It would complement other portions of the governor's strategy that propose using the state's financing and capital improvement powers as incentive and disincentive for counties to keep growth from spreading across the countryside.
If successful, Rural Legacy would, around 2011, bring protected acreage in Maryland substantially closer to the 1970 goal of equaling developed land.
(That will mean about 40 percent of Maryland would then be either developed or legally protected from development. One can see the day most of the state will be one way or the other.)
The Rural Legacy proposal, developed principally by the Department of Natural Resources, is complicated, with important details still being discussed as the legislative session nears.
It involves much more than just a ratcheting up of state land protection, like Program Open Space and the Maryland Agricultural Land Preservation program. Both will continue to operate based on funds from the state's real estate transfer tax.
The Rural Legacy proposal's great strength -- and its complexity -- would come from targeting regions of the state. Current programs go parcel-by-parcel and serve every county.
Rural Legacy areas would be chosen based on:
Farmland and forestry values, quality of wildlife habitat, degree of threat from development.
The desires of local jurisdictions for protection, their strategies for carrying it out, and for controlling sprawl.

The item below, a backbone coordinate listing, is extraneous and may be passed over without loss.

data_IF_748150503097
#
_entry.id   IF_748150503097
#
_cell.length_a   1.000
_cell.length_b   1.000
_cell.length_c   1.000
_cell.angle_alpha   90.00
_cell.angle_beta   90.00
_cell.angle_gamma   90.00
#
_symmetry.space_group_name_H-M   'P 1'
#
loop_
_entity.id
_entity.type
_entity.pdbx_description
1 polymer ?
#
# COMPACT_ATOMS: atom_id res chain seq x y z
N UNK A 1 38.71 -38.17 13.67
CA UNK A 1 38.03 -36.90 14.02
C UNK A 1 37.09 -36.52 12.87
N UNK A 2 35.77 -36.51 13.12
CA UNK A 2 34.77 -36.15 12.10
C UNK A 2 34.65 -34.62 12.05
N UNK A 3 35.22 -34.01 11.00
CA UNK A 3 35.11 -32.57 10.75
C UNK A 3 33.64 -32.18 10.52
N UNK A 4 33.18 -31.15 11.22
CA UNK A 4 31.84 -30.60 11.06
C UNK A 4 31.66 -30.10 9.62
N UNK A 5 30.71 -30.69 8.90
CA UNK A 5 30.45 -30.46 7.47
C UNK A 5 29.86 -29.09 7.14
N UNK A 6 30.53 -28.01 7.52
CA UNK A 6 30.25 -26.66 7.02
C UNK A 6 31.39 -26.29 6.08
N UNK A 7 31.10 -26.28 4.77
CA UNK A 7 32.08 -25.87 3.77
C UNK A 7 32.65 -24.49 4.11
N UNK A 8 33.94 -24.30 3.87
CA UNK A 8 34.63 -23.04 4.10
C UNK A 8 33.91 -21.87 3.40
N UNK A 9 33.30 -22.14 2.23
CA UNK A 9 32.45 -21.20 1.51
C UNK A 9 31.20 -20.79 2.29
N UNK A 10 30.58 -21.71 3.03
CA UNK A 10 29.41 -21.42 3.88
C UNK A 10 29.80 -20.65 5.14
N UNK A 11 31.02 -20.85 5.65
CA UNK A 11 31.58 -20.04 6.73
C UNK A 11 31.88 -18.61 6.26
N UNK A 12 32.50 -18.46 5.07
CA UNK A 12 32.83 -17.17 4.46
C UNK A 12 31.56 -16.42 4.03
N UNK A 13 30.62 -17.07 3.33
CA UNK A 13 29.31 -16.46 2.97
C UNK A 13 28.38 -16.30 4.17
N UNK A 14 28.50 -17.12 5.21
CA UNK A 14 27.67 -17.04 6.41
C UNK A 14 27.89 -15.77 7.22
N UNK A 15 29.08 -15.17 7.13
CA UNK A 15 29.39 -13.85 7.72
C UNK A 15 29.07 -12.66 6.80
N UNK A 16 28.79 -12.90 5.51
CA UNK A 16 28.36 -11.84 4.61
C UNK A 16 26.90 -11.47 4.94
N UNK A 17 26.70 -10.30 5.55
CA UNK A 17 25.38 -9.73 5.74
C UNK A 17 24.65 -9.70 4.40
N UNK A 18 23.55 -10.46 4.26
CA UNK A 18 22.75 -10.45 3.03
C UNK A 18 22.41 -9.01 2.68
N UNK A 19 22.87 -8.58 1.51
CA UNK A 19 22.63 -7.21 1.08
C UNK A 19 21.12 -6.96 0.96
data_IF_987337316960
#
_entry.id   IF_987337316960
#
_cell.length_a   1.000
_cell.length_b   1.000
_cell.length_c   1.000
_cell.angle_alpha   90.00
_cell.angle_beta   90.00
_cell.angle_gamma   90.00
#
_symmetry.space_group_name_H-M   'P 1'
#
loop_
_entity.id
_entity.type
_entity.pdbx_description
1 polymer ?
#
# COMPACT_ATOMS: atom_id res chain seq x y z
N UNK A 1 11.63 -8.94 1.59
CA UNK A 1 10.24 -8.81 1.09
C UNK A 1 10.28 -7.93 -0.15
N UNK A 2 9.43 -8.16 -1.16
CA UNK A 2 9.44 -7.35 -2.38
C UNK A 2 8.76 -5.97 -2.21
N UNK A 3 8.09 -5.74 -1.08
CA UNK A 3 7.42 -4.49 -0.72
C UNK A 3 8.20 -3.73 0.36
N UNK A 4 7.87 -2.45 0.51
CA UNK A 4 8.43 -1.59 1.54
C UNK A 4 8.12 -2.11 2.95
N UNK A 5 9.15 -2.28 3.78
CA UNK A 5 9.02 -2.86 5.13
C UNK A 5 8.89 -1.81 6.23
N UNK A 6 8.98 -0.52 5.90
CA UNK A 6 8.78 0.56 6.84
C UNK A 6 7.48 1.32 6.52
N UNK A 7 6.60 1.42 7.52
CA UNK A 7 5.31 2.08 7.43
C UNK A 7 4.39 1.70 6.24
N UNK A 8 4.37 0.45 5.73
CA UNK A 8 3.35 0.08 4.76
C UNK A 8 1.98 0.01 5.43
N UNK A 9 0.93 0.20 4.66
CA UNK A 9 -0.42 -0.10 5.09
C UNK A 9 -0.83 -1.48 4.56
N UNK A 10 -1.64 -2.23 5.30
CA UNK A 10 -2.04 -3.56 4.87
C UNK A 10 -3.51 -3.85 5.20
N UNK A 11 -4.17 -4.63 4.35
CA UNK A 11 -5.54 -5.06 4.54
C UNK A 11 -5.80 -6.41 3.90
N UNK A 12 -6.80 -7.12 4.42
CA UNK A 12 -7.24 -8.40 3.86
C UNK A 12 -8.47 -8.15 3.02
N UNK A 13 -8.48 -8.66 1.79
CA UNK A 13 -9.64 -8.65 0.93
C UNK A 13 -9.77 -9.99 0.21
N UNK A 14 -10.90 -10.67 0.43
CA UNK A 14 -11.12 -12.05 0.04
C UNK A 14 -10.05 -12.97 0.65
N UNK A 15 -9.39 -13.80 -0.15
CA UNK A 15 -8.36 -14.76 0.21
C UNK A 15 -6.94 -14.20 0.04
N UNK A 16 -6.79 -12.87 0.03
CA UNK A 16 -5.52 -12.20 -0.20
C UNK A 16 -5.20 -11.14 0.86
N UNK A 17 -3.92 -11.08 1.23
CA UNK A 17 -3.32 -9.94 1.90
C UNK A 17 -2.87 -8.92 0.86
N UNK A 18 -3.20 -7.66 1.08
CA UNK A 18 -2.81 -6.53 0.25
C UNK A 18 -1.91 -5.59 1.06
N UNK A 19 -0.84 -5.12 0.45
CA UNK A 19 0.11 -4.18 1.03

The possibilities of local and federal grants or other complementary land preservation programs.
Financing would require $4 million a year from the roughly $18 million a year that the state currently spends to acquire public lands under Program Open Space.
Bonds would rise
This money, to pay debt service on the general obligation bonds, would rise to $9 million a year. The bonds for land protection, which the legislature must authorize, would rise from $30 million a year to $55 million.
Making something like Rural Legacy work will take more cooperation among the environmental, farming and forestry communities than exists now. Environmentalists would give up money from Program Open Space that now goes into public land acquisition. Farmers have traditionally been skittish about growth management.
Many questions need to be asked about Rural Legacy. The program will protect land largely by purchasing easements that preclude development and require, in the case of farms, installation of first-rate pollution controls. Who will monitor all this, across what eventually will be a quarter-million acres? And who will pay for it?
Also, who will participate in deciding which areas are targeted for protection? Can a large government program move nimbly enough to consolidate large parcels of land at a fair price?
The legislators ought to scrutinize Rural Legacy carefully; but they should not take one eye off the fact that, with respect to the Maryland landscape, Rome is burning even as they fiddle.
Last week's column incorrectly stated that Virginia Gov. George Allen's term lasts two more years. He leaves office in January 1998. We regret the error.
Pub Date: 12/27/96